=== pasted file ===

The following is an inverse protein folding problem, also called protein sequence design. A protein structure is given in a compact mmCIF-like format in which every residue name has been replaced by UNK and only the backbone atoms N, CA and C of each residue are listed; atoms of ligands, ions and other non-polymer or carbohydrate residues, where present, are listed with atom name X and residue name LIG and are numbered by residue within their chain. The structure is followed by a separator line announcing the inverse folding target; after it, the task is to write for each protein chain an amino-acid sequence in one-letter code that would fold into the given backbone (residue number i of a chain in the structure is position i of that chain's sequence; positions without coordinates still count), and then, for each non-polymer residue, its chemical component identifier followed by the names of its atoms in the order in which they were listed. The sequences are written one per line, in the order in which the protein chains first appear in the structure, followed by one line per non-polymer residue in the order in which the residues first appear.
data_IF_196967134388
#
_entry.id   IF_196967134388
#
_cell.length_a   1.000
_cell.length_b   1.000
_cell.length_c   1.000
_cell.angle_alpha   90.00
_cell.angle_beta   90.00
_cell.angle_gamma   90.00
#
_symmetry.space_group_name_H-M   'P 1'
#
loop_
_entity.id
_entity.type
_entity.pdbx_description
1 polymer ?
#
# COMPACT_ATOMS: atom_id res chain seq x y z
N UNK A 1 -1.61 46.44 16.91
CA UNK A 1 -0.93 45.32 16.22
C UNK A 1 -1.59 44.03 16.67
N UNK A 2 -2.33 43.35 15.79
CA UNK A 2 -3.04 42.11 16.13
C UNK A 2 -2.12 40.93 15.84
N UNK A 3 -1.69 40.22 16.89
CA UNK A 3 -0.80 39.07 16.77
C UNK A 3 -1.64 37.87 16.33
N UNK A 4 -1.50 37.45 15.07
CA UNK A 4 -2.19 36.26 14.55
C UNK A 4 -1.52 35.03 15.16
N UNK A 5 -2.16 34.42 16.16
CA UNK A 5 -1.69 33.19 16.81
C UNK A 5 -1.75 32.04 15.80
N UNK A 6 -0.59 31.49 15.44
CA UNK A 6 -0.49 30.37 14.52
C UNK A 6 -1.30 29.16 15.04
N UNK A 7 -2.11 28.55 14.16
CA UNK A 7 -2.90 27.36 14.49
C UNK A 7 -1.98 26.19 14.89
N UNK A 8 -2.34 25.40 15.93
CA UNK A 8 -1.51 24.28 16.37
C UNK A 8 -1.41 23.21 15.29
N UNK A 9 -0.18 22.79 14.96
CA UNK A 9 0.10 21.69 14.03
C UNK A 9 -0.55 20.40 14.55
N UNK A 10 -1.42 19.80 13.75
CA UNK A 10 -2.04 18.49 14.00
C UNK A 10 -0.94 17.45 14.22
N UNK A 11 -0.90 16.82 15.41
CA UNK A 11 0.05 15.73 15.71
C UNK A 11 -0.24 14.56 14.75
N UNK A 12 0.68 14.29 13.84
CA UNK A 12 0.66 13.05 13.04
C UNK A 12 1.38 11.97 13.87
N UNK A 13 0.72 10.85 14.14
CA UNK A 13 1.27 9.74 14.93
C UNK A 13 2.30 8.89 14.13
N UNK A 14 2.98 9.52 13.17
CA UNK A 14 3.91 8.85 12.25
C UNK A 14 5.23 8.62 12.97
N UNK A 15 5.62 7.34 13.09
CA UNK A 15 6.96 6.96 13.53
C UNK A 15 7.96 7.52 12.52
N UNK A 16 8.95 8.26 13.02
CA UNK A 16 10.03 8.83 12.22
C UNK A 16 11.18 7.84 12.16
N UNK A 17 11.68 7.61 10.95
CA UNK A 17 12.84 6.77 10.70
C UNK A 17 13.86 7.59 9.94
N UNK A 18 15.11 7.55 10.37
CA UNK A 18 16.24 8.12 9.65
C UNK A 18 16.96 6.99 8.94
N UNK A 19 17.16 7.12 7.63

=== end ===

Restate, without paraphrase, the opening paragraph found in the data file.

The following is an inverse protein folding problem, also called protein sequence design. A protein structure is given in a compact mmCIF-like format in which every residue name has been replaced by UNK and only the backbone atoms N, CA and C of each residue are listed; atoms of ligands, ions and other non-polymer or carbohydrate residues, where present, are listed with atom name X and residue name LIG and are numbered by residue within their chain. The structure is followed by a separator line announcing the inverse folding target; after it, the task is to write for each protein chain an amino-acid sequence in one-letter code that would fold into the given backbone (residue number i of a chain in the structure is position i of that chain's sequence; positions without coordinates still count), and then, for each non-polymer residue, its chemical component identifier followed by the names of its atoms in the order in which they were listed. The sequences are written one per line, in the order in which the protein chains first appear in the structure, followed by one line per non-polymer residue in the order in which the residues first appear.